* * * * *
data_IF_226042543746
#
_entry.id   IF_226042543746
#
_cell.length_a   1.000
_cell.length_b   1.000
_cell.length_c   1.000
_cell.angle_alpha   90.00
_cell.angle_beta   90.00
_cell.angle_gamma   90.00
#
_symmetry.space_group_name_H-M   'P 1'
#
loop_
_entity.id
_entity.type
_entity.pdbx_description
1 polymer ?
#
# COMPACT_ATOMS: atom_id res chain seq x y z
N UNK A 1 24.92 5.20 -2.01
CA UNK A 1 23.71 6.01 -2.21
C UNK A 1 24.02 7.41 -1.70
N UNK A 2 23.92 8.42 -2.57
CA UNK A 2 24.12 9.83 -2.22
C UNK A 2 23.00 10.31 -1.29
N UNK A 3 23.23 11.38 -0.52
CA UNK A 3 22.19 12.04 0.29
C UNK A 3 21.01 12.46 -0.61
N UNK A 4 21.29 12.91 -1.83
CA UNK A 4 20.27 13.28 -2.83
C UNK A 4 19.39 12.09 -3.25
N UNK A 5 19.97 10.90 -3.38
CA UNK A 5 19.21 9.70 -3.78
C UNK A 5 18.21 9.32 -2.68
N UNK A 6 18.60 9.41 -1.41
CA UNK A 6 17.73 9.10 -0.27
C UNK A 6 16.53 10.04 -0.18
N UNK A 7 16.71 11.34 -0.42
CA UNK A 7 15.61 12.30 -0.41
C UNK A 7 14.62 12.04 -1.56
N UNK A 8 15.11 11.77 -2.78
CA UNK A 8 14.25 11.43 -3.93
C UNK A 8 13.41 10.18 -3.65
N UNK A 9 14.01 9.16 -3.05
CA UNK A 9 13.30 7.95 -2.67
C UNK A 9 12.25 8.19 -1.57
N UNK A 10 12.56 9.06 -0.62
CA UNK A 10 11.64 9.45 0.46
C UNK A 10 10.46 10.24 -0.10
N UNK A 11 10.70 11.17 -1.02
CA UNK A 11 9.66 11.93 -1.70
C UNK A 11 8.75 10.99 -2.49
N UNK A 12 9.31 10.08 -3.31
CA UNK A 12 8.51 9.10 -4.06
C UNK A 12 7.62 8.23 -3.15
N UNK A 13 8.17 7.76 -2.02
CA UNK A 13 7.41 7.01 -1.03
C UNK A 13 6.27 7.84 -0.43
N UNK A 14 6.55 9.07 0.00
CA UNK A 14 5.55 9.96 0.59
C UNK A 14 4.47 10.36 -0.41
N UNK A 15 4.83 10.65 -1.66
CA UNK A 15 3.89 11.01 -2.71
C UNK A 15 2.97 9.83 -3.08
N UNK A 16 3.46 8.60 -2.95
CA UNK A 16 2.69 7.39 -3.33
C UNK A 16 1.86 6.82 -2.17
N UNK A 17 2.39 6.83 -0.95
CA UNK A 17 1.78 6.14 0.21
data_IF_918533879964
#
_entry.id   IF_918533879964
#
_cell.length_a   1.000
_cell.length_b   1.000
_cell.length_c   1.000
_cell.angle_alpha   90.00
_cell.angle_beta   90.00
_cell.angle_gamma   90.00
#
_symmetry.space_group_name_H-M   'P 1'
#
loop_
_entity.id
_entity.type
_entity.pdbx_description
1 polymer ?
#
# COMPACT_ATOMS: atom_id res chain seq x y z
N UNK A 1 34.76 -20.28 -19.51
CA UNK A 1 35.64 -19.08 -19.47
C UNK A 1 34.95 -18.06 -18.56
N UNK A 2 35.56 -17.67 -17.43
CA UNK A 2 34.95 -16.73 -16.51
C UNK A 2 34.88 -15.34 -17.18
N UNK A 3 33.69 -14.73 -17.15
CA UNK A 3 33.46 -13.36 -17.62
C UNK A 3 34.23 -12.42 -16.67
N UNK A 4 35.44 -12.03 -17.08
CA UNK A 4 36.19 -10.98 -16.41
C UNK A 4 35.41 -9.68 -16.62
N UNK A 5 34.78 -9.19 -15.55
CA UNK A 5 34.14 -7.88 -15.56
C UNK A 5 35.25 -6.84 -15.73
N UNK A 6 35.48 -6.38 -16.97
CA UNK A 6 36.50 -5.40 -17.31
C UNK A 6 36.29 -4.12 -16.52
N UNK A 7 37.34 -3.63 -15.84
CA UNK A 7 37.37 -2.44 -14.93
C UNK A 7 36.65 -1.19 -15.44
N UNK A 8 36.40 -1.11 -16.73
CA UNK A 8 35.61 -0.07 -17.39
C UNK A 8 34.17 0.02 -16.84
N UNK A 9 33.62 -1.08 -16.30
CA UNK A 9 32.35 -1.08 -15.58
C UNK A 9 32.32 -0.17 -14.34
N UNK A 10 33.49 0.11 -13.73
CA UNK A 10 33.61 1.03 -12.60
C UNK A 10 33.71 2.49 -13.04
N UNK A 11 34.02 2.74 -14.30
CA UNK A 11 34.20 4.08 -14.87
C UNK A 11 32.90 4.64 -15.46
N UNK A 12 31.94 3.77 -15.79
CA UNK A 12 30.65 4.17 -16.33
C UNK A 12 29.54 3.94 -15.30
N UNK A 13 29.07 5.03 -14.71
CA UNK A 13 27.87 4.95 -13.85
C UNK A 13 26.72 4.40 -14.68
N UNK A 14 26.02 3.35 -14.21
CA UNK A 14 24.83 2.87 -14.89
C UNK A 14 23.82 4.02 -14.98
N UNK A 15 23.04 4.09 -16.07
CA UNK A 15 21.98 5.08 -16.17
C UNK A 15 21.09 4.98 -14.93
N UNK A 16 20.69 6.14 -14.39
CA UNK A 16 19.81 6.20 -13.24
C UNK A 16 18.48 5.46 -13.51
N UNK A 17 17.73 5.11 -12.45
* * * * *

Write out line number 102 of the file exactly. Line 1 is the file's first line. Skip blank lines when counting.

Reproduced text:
C UNK A 4 35.41 -9.68 -16.62